Pro Number

  • Any progressive or serialized number applied for identification of freight bills, bills of lading, etc.  The term pro number occurs most commonly in LTL whereas other modes will use references for ‘load’, ‘shipment’, and even ‘order’ as a unique reference.  


Proof of Delivery (POD)

  • Information supplied by the carrier containing the name of the person who signed for the shipment, the time and date of delivery and other shipment delivery-related information. POD is also sometimes used to refer to the process of printing materials just prior to shipment (Print on Demand).  


Purchase Order (PO)

  • The purchaser's authorization used to formalize a purchase transaction with a supplier. The physical form or electronic transaction a buyer uses when placing an order for merchandise. 


  • The first step in the sales process, which consists of identifying potential customers, aka prospects. The goal of prospecting is to develop a database of likely customers and then systematically communicate with them in the hopes of converting them from potential customer to current customer.  


Rate Confirmation (AKA Load Tender)

  • A document that confirms the agreed upon amount for the cost of service between the shipper and carrier.  



  • Buy Rate

    • The dollar amount that the freight broker/3PL will buy the transportation services from the carrier for.

  • Sell Rate

    • The dollar amount that the freight broker/3PL will sell the transportation services to the shipper for. This rate will include the Buy Rate and the Freight Broker's margin.  


Receiver / Consignee

  • The person or location to whom the shipment is to be delivered whether by land, sea or air.  


Removable Gooseneck (RGN)

  • Removable Goosenecks, also knowns as an RGN, is another type of flatbed and has a front gooseneck that detaches and lowers to the ground, which allows freight, such as heavy equipment, to be driven onto the trailer. This type of trailer is used for heavier shipments depending on the number of axles on the trailer.  


Request for Information (RFI)

  • A document used to solicit information about vendors, products, and services prior to a formal RFQ/RFP process.  


Request for Proposal (RFP)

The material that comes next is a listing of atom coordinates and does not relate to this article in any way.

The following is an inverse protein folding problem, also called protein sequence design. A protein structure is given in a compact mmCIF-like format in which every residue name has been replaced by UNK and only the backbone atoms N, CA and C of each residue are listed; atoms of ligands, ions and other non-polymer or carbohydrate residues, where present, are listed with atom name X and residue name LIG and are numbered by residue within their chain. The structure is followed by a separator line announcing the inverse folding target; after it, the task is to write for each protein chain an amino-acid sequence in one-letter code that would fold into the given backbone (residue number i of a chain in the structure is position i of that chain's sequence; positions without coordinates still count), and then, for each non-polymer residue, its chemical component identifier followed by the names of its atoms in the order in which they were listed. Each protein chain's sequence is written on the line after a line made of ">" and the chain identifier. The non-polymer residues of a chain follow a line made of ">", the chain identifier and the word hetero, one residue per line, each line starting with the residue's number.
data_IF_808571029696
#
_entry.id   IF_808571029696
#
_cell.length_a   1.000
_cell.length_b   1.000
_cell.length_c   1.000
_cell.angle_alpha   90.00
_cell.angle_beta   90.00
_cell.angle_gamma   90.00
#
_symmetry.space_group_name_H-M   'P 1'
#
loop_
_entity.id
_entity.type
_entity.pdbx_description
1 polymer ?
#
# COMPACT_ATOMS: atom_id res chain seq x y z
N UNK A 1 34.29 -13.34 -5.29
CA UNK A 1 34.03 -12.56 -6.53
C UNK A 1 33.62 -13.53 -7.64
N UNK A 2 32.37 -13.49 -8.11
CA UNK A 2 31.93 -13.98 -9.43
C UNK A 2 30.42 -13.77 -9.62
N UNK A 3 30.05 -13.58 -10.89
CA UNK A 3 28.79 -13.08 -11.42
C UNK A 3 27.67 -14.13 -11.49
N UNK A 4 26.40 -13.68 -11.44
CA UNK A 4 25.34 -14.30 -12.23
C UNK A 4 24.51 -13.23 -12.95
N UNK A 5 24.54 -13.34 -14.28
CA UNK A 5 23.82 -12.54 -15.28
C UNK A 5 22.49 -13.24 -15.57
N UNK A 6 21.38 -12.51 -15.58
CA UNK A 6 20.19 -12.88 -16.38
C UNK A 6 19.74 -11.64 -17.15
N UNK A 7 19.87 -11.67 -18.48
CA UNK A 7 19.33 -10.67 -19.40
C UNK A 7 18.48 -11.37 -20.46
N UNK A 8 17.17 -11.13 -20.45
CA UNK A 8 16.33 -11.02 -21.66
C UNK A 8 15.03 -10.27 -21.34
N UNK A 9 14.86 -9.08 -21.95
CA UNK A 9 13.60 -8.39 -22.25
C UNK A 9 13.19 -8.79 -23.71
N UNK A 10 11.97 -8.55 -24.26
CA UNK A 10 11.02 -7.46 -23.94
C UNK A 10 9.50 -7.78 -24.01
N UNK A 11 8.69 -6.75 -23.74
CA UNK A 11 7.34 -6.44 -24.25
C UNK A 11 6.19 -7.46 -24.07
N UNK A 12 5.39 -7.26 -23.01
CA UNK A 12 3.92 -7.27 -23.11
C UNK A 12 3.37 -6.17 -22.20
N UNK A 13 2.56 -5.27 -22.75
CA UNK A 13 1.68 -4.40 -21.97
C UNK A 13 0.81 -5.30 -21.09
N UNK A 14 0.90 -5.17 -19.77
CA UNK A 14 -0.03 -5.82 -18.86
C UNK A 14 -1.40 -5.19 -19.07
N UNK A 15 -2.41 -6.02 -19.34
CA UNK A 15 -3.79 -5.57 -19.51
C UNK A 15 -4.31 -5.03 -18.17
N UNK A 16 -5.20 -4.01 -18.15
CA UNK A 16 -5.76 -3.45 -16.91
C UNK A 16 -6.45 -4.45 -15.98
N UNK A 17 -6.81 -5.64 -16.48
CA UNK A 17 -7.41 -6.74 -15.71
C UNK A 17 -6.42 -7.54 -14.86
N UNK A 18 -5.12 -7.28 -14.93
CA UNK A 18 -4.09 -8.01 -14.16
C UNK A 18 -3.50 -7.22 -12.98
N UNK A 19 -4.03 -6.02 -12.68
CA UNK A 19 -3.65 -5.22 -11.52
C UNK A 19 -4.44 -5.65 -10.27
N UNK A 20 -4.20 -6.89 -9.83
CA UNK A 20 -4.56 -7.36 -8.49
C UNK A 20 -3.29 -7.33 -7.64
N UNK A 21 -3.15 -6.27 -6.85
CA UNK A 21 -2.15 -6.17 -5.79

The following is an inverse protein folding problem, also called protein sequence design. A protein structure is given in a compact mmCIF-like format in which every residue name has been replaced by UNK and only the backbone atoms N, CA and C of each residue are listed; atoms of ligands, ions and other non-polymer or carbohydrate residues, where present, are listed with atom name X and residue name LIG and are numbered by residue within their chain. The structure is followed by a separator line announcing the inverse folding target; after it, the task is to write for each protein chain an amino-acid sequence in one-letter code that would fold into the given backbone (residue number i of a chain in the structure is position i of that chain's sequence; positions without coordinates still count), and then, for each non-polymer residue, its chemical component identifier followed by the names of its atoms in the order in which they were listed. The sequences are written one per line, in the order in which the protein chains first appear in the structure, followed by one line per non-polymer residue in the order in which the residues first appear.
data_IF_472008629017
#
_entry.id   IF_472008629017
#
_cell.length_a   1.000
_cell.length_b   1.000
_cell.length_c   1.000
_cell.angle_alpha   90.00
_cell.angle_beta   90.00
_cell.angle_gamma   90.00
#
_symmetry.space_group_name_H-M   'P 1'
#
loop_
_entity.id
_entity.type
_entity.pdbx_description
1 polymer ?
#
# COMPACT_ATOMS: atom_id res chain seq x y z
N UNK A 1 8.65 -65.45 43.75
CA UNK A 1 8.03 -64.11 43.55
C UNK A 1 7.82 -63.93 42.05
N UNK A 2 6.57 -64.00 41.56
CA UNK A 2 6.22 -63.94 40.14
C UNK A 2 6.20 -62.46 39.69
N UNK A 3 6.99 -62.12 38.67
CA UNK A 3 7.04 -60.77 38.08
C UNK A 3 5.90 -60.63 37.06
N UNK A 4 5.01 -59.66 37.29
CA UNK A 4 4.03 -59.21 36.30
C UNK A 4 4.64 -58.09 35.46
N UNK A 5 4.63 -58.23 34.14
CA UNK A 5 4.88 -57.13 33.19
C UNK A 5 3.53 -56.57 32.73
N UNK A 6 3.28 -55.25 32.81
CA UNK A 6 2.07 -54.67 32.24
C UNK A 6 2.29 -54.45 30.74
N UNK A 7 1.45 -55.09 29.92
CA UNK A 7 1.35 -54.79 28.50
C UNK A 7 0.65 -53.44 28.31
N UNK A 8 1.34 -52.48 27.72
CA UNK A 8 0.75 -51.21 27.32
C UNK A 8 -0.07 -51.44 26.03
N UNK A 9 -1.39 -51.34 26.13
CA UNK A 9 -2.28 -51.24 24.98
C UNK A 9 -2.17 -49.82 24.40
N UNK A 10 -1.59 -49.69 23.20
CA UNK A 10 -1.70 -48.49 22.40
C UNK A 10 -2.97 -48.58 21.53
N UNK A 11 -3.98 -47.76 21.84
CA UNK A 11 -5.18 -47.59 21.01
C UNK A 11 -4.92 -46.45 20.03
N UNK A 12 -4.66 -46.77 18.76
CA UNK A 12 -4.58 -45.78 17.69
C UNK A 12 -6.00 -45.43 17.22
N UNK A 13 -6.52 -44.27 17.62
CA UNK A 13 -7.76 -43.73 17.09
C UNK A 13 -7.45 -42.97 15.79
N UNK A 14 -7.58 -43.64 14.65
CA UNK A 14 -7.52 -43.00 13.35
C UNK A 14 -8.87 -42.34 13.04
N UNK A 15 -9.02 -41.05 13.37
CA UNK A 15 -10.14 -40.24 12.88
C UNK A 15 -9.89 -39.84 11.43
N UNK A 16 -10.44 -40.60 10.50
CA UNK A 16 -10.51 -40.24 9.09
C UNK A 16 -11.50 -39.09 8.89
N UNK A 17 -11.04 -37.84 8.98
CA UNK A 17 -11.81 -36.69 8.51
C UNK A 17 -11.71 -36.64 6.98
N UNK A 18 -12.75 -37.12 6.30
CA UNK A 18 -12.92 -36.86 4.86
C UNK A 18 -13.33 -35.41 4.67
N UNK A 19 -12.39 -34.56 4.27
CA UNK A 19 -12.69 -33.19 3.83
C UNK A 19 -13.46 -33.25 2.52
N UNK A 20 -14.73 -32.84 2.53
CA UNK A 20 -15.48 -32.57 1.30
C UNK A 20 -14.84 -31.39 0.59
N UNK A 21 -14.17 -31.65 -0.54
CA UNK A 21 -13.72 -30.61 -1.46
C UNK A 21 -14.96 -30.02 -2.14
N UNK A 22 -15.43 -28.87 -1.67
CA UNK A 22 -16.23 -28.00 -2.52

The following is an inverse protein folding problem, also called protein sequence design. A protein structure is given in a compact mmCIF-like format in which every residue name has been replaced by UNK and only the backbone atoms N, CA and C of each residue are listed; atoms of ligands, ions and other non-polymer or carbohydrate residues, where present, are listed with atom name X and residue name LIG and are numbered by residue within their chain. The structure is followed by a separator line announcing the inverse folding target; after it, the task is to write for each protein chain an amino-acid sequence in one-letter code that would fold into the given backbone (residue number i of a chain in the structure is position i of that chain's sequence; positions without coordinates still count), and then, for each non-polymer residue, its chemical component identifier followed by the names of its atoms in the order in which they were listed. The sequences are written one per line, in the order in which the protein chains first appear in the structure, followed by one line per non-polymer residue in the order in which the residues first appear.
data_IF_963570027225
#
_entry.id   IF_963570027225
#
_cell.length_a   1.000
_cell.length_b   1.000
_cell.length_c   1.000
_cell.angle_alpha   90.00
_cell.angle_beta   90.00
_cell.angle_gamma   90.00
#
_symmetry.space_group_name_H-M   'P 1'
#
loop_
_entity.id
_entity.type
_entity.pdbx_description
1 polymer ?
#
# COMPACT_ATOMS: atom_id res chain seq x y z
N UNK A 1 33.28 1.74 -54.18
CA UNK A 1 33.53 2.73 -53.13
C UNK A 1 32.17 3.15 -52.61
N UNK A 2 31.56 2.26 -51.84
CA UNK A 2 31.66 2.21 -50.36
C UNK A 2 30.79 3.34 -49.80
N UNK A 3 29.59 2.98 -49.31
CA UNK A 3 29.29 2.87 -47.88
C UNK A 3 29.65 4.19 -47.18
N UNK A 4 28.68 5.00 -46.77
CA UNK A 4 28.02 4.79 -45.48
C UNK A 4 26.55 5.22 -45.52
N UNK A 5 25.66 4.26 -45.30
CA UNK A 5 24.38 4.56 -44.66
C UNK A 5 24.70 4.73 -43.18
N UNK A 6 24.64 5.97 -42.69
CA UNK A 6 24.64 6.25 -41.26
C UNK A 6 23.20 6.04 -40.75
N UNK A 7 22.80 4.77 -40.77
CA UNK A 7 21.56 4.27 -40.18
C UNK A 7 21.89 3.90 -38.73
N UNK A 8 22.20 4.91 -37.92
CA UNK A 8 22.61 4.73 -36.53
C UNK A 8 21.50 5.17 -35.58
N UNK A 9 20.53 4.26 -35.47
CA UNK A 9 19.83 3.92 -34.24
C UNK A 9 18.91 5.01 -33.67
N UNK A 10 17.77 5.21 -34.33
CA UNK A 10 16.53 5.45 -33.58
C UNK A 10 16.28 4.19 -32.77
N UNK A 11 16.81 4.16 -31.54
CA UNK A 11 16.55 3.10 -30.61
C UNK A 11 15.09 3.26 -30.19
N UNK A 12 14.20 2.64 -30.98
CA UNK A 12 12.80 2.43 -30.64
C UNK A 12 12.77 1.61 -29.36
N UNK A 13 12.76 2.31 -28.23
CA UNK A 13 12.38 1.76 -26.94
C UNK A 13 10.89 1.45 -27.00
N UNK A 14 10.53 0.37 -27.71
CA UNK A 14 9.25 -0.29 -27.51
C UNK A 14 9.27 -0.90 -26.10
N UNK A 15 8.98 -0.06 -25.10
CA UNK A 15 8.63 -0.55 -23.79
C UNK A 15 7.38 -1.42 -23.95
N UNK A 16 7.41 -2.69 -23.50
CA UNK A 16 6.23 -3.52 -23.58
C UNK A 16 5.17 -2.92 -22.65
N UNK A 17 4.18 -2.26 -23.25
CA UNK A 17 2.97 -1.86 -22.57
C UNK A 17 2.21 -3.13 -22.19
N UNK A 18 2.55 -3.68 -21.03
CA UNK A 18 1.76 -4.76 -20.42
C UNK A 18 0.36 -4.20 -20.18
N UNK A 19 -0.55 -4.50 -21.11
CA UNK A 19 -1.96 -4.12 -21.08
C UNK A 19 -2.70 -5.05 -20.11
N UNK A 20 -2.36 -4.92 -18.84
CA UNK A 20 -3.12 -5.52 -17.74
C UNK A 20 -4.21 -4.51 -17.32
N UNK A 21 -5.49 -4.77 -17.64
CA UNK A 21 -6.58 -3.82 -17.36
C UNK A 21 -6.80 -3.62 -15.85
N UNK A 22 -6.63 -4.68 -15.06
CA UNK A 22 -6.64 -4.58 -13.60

• A document which provides information concerning needs and requirements for a manufacturer. This document is created in order to solicit proposals from potential suppliers. For example, a computer manufacturer may use an RFP to solicit proposals from suppliers of third-party logistics services.  


Request for Quote (RFQ)

  • A document used to solicit vendor responses when a product has been selected and price quotations are needed from several vendors.


Standard Carrier Alpha Code (SCAC)

  • A unique 2 to 4-letter code assigned to transportation companies for identification purposes. SCAC codes are required for EDI and are printed on bills of lading and other transportation documents. Soshaul Logistics’ SCAC is SHLG.  


  • Consignor, exporter or seller named in the bill of lading, who may or may not be the 17  same as the party responsible for initiating a shipment.  


  • Pulling material for an order from inventory before the material is required. This action is often taken to identify shortages, but it can lead to increased problems in availability and inventory accuracy.  

Straight Truck

  • Straight trucks do not have a separate tractor and trailer. The driving compartment, engine and trailer are one unit.  

Stops / Stop Offs

  • Multiple pickups and deliveries for one truck.  


  • A tax assessed by a government on goods entering or leaving a country. The term is also used in transportation in reference to the fees and rules applied by a carrier for its services.